Whenever I install any
npm package in my project, I always worry about disk space. Sometimes, I think about some centralized kind of thing, where I don’t need to install repetitive
npm packages in my projects, and I can reference them from centralized location. Let’s say, I have 100 projects on 256 GB disk space, it means I have 100 copies of each
npm package in my disk.
Every byte saved on disk can be used for something else than libraries code ___ when you have limited disk space on your machine.
I have been using
npm for a long time on my laptop, and I think, there could be one way to centralize the code libraries storage into a central place, and share it with all the projects you work on.
So, I googled for replacement of
npm package manager, and learned about
pnpm package manager. I would like to share my findings and summarize it with you. I am still not an expert in using
pnpm so I will try to put different supporting links in this post for my audience.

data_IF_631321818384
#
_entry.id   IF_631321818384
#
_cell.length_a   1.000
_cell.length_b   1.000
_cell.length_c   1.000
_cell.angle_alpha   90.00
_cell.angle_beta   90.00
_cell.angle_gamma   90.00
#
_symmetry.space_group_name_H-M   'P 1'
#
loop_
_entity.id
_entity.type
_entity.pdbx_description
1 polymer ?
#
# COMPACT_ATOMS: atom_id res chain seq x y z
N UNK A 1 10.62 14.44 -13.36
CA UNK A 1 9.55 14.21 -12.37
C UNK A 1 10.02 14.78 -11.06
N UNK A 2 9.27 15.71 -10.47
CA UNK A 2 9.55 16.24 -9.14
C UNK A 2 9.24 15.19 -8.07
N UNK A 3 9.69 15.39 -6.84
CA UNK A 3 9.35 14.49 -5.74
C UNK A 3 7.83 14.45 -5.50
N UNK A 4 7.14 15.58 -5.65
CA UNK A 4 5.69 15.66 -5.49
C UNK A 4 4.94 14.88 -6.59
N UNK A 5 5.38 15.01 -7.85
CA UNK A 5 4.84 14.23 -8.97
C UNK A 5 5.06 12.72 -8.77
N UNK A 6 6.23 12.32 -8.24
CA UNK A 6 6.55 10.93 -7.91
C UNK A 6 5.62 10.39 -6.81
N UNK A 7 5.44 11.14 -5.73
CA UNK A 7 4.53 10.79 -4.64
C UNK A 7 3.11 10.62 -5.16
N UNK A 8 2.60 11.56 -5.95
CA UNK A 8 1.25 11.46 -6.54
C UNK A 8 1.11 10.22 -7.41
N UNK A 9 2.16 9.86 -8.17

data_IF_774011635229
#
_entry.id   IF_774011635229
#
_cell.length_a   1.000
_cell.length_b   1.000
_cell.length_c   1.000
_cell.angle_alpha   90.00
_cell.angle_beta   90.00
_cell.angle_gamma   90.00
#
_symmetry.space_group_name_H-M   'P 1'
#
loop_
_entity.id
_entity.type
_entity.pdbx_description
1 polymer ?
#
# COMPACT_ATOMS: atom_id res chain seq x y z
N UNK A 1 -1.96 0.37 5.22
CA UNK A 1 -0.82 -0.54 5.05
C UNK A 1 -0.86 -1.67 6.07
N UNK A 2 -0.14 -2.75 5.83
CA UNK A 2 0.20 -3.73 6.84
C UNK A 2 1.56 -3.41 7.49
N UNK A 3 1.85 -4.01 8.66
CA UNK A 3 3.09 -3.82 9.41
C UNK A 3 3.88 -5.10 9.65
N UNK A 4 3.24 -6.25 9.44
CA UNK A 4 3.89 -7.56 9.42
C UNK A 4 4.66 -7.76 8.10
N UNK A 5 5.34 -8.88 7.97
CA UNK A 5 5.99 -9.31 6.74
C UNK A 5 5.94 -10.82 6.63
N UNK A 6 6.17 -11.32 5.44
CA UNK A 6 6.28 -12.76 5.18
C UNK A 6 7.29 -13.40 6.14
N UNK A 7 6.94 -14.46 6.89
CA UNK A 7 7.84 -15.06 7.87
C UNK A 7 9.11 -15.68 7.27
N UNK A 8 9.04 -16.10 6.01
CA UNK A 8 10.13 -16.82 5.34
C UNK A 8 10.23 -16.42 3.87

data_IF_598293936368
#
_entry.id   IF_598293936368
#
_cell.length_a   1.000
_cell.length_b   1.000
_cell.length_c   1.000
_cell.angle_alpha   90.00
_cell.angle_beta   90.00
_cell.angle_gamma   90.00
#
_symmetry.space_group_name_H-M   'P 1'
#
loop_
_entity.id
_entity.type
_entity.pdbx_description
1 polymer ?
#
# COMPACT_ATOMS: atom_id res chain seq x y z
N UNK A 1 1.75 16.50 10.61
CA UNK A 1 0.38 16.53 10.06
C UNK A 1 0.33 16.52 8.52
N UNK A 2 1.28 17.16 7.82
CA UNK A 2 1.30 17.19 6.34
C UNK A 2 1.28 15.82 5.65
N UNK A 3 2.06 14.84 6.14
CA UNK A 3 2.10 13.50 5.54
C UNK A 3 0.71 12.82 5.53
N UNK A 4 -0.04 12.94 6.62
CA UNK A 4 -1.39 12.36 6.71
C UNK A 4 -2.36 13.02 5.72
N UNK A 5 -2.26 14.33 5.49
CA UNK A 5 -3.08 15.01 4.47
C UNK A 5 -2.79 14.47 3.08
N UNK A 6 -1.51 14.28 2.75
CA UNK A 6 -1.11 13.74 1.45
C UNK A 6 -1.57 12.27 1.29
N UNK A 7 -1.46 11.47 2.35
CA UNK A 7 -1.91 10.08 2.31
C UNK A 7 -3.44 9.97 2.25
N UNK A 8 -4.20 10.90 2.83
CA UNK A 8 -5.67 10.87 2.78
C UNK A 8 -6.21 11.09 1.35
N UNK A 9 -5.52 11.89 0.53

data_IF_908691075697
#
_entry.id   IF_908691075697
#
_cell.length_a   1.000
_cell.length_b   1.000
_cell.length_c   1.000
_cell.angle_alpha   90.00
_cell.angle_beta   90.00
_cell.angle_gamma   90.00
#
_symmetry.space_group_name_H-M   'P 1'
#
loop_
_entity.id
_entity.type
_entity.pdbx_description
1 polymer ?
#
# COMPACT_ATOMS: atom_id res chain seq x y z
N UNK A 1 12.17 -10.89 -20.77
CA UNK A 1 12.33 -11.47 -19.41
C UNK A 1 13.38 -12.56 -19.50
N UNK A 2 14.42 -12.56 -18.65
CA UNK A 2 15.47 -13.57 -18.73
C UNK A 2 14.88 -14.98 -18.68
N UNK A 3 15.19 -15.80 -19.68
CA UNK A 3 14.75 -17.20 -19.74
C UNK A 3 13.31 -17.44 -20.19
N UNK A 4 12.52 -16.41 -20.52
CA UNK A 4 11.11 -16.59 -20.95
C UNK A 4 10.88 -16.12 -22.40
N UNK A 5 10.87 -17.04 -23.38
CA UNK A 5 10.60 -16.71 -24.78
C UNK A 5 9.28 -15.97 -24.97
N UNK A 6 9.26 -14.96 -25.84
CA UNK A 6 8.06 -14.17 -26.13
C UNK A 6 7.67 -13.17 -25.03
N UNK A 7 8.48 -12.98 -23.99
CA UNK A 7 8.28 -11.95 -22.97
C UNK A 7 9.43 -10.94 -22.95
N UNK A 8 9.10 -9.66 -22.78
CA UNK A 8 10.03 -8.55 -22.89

Lot of talks, now let’s come to the point.
What Is PNPM?
pnpm is an alternate package manager
PNPM is fast, disk space efficient package manager. __ pnpm.js.org
As said above, It is basically a drop-in replacement
pnpm install to download
So, this is the solution of my worries, which I mentioned above to save disk space for 100 projects having duplicate copies of
npm packages in each project. Now, using
pnpm, packages will be installed once globally, and then reference that first install across all of your projects.
For each version of package, there will be only one copy kept on the disk.
Hurry! I can now save gigabytes of disk space using PNPM.
How Fast Is the PNPM?
Ok, cool, I said it is fast, but how fast?__ a leading question. Let me share its performance benchmark link.
Check benchmark link here
Who’s Using this?
pnpm is specially used in those companies where there is a need to maintain a large number of projects with the same dependencies.
Microsoft is one of those company.
Read More About PNPM
This post is just a brief introduction
pnpm. So, I am going to share the links below.
Whatever the outcome of this race is, I do think
pnpm might be a better choice for some use cases.